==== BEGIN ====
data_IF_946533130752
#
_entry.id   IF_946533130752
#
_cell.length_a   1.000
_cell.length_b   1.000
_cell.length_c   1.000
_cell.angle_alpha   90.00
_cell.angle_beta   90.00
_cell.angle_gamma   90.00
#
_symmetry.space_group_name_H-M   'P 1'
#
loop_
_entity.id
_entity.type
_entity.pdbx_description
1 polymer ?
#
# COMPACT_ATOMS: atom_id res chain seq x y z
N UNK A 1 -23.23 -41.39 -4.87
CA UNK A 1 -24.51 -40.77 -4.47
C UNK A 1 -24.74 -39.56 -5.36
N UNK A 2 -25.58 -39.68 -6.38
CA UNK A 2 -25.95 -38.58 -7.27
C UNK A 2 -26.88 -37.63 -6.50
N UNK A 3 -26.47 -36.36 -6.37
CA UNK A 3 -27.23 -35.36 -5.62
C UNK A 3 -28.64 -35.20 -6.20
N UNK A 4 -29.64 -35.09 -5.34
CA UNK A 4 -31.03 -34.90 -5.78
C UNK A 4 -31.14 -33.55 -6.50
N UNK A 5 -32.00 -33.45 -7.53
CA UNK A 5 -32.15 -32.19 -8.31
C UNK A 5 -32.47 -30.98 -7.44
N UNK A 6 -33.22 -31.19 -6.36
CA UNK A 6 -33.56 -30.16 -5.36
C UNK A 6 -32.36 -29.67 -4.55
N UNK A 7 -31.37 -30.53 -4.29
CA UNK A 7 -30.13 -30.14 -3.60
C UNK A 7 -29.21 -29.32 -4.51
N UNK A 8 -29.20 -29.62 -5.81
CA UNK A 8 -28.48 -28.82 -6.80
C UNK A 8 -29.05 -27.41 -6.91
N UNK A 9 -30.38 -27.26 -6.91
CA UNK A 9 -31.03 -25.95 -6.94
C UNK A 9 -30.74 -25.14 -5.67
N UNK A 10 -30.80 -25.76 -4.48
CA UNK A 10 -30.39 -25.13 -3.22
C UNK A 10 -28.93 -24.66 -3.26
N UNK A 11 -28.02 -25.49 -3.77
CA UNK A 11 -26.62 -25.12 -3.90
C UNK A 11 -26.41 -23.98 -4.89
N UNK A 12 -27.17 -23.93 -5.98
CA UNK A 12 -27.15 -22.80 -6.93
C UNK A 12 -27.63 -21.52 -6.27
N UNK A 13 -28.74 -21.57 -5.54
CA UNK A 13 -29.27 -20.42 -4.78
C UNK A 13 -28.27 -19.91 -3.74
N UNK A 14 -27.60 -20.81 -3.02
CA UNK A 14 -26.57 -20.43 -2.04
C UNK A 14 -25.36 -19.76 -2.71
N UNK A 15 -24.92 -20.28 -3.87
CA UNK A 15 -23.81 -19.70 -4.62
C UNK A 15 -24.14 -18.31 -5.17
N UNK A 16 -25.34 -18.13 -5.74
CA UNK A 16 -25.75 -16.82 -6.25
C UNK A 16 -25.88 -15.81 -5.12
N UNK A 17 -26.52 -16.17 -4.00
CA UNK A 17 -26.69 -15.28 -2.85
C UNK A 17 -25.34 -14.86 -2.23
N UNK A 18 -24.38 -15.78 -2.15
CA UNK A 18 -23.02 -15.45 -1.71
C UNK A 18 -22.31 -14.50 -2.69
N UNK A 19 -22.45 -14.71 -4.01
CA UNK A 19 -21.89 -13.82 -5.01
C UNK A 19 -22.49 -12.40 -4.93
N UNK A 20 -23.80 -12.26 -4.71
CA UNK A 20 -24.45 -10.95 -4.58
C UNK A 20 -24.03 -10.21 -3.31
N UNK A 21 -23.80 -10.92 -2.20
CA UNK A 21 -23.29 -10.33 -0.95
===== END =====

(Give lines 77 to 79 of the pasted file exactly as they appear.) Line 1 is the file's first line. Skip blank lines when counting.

C UNK A 19 -22.49 -12.40 -4.93
N UNK A 20 -23.80 -12.26 -4.71
CA UNK A 20 -24.45 -10.95 -4.58